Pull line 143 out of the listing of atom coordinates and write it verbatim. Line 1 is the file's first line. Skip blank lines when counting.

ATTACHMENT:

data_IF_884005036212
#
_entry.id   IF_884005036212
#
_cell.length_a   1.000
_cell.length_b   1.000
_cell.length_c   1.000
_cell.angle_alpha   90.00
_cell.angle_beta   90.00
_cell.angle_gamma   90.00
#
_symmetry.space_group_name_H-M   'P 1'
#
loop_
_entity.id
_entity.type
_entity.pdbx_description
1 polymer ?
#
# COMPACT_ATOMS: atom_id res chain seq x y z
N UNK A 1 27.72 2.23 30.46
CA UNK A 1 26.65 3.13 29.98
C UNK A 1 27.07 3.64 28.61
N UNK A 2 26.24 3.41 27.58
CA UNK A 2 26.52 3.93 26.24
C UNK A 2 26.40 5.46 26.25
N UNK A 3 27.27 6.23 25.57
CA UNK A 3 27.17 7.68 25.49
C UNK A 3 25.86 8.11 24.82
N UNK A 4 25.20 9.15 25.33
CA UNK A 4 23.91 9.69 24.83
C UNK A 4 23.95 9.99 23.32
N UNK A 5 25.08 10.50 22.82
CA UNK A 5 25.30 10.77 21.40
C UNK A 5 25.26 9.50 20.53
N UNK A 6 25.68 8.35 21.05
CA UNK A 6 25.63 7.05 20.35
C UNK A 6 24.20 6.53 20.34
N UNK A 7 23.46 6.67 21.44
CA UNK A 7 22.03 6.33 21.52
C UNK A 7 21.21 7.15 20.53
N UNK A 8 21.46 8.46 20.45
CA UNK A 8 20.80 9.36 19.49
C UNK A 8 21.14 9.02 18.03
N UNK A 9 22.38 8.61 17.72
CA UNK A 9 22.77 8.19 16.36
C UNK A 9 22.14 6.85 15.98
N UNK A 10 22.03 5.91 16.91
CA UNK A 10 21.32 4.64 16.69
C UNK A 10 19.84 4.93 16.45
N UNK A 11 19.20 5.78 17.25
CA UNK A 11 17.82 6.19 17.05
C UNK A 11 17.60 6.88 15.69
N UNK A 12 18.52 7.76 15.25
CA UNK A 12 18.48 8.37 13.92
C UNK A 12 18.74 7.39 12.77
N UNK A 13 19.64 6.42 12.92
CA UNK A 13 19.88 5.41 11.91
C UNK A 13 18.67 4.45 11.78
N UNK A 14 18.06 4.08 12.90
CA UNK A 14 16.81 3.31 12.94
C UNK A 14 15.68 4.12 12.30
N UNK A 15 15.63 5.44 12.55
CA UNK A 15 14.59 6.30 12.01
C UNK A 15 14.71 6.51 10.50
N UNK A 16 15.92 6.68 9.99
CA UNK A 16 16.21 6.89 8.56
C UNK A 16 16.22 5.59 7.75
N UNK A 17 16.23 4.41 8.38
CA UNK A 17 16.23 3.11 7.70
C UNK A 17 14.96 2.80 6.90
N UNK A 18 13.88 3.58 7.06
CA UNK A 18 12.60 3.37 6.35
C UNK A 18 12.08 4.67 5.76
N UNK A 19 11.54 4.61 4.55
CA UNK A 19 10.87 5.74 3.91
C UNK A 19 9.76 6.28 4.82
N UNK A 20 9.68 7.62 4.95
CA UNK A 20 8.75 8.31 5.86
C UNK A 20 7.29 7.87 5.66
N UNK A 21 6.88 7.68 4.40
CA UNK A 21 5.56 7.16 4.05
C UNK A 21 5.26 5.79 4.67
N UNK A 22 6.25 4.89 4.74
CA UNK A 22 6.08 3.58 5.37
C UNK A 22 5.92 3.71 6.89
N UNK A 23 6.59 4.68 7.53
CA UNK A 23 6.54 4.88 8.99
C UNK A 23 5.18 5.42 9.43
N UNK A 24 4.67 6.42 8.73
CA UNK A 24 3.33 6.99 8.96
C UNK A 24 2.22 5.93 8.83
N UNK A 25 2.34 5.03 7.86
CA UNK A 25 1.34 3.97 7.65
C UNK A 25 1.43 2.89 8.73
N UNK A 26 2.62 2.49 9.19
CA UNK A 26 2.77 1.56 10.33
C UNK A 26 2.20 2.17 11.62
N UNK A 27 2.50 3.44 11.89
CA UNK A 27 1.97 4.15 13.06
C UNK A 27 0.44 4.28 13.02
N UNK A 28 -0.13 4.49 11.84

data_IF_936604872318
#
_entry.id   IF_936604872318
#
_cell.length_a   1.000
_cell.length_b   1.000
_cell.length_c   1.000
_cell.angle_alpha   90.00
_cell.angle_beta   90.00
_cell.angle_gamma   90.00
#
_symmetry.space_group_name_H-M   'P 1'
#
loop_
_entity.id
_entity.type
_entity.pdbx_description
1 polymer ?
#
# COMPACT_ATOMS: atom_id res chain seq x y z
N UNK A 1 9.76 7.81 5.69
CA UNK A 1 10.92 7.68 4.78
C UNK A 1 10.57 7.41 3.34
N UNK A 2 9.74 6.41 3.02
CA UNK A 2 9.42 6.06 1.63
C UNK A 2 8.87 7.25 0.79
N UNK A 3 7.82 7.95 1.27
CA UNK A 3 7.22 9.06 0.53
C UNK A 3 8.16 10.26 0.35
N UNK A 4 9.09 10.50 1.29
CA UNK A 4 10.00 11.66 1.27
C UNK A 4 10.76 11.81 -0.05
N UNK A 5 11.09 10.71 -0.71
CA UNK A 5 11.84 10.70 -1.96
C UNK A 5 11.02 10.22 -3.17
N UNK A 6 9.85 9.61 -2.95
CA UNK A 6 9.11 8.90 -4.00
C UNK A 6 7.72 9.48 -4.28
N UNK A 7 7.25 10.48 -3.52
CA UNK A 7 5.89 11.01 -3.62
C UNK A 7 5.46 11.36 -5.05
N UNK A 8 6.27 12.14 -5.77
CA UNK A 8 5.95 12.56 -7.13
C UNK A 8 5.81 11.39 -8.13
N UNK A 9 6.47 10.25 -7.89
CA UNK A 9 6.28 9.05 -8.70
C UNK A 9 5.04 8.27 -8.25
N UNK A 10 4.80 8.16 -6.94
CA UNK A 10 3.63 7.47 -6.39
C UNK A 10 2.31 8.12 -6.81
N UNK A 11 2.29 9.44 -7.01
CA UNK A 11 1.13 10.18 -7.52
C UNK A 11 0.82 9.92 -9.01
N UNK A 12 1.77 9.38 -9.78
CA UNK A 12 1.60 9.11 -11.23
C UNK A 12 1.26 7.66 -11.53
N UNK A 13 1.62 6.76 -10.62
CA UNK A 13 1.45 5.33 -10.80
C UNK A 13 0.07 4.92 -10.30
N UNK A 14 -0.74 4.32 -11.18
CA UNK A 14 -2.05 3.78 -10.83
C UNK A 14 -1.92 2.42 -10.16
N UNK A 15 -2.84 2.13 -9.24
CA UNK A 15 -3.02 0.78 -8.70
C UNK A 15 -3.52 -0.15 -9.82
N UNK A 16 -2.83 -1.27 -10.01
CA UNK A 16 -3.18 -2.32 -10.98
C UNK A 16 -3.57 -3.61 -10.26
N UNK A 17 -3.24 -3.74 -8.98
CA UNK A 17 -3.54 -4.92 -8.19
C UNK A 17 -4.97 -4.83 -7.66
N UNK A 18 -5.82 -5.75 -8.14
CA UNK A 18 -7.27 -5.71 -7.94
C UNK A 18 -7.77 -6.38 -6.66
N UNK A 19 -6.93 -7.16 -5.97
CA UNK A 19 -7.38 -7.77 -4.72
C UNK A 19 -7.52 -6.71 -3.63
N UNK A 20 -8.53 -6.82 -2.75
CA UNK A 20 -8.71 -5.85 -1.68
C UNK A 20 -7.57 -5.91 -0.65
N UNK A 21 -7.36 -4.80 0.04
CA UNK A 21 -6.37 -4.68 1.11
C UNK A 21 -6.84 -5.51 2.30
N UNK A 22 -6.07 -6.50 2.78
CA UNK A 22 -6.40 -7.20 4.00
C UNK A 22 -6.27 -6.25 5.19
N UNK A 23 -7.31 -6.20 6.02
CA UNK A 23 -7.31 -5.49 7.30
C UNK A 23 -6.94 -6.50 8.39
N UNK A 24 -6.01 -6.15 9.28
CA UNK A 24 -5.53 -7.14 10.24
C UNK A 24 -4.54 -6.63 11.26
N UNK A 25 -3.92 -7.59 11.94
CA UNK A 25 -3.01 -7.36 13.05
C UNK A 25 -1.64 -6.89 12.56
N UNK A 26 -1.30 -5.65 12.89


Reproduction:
C UNK A 7 5.46 11.36 -5.05